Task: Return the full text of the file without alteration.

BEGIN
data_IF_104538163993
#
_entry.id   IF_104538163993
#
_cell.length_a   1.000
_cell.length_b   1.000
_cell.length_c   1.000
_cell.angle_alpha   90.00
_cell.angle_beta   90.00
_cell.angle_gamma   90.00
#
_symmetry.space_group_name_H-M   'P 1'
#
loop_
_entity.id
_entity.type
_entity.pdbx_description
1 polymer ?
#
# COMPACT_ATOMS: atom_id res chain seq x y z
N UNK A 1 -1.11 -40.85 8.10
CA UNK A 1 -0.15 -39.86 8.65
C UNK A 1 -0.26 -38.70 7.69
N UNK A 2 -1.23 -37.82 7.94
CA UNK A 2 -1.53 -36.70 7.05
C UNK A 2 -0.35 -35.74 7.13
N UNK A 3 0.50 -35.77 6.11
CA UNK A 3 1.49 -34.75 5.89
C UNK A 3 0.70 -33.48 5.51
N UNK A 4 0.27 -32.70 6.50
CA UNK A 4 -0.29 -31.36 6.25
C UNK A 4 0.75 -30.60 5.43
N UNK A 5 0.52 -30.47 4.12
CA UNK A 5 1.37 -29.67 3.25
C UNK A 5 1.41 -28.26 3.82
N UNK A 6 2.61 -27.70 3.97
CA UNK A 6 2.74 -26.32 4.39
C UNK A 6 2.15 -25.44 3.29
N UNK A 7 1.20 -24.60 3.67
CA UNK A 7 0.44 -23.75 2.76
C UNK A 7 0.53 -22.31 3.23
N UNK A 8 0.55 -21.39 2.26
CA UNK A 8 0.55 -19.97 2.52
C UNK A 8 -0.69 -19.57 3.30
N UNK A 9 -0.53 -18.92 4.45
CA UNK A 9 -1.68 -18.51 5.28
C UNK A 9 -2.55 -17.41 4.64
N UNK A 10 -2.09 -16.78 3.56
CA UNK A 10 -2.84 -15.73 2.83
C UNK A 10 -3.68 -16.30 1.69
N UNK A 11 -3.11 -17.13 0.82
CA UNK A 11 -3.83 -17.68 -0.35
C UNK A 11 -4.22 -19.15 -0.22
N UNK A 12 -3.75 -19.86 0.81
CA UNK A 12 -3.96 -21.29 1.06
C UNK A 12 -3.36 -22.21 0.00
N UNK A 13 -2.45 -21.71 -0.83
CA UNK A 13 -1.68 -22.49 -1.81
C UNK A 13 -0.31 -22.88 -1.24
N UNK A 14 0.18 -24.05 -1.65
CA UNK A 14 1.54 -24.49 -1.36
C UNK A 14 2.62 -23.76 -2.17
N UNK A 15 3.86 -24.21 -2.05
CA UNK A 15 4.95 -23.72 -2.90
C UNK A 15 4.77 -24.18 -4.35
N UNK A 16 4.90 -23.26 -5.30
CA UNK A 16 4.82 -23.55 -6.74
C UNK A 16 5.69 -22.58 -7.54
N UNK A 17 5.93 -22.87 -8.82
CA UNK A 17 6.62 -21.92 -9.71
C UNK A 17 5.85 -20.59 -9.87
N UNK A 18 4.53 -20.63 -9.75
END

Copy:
data_IF_104538163993
#
_entry.id   IF_104538163993
#
_cell.length_a   1.000
_cell.length_b   1.000
_cell.length_c   1.000
_cell.angle_alpha   90.00
_cell.angle_beta   90.00
_cell.angle_gamma   90.00
#
_symmetry.space_group_name_H-M   'P 1'
#
loop_
_entity.id
_entity.type
_entity.pdbx_description
1 polymer ?
#
# COMPACT_ATOMS: atom_id res chain seq x y z
N UNK A 1 -1.11 -40.85 8.10
CA UNK A 1 -0.15 -39.86 8.65
C UNK A 1 -0.26 -38.70 7.69
N UNK A 2 -1.23 -37.82 7.94
CA UNK A 2 -1.53 -36.70 7.05
C UNK A 2 -0.35 -35.74 7.13
N UNK A 3 0.50 -35.77 6.11
CA UNK A 3 1.49 -34.75 5.89
C UNK A 3 0.70 -33.48 5.51
N UNK A 4 0.27 -32.70 6.50
CA UNK A 4 -0.29 -31.36 6.25
C UNK A 4 0.75 -30.60 5.43
N UNK A 5 0.52 -30.47 4.12
CA UNK A 5 1.37 -29.67 3.25
C UNK A 5 1.41 -28.26 3.82
N UNK A 6 2.61 -27.70 3.97
CA UNK A 6 2.74 -26.32 4.39
C UNK A 6 2.15 -25.44 3.29
N UNK A 7 1.20 -24.60 3.67
CA UNK A 7 0.44 -23.75 2.76
C UNK A 7 0.53 -22.31 3.23
N UNK A 8 0.55 -21.39 2.26
CA UNK A 8 0.55 -19.97 2.52
C UNK A 8 -0.69 -19.57 3.30
N UNK A 9 -0.53 -18.92 4.45
CA UNK A 9 -1.68 -18.51 5.28
C UNK A 9 -2.55 -17.41 4.64
N UNK A 10 -2.09 -16.78 3.56
CA UNK A 10 -2.84 -15.73 2.83
C UNK A 10 -3.68 -16.30 1.69
N UNK A 11 -3.11 -17.13 0.82
CA UNK A 11 -3.83 -17.68 -0.35
C UNK A 11 -4.22 -19.15 -0.22
N UNK A 12 -3.75 -19.86 0.81
CA UNK A 12 -3.96 -21.29 1.06
C UNK A 12 -3.36 -22.21 0.00
N UNK A 13 -2.45 -21.71 -0.83
CA UNK A 13 -1.68 -22.49 -1.81
C UNK A 13 -0.31 -22.88 -1.24
N UNK A 14 0.18 -24.05 -1.65
CA UNK A 14 1.54 -24.49 -1.36
C UNK A 14 2.62 -23.76 -2.17
N UNK A 15 3.86 -24.21 -2.05
CA UNK A 15 4.95 -23.72 -2.90
C UNK A 15 4.77 -24.18 -4.35
N UNK A 16 4.90 -23.26 -5.30
CA UNK A 16 4.82 -23.55 -6.74
C UNK A 16 5.69 -22.58 -7.54
N UNK A 17 5.93 -22.87 -8.82
CA UNK A 17 6.62 -21.92 -9.71
C UNK A 17 5.85 -20.59 -9.87
N UNK A 18 4.53 -20.63 -9.75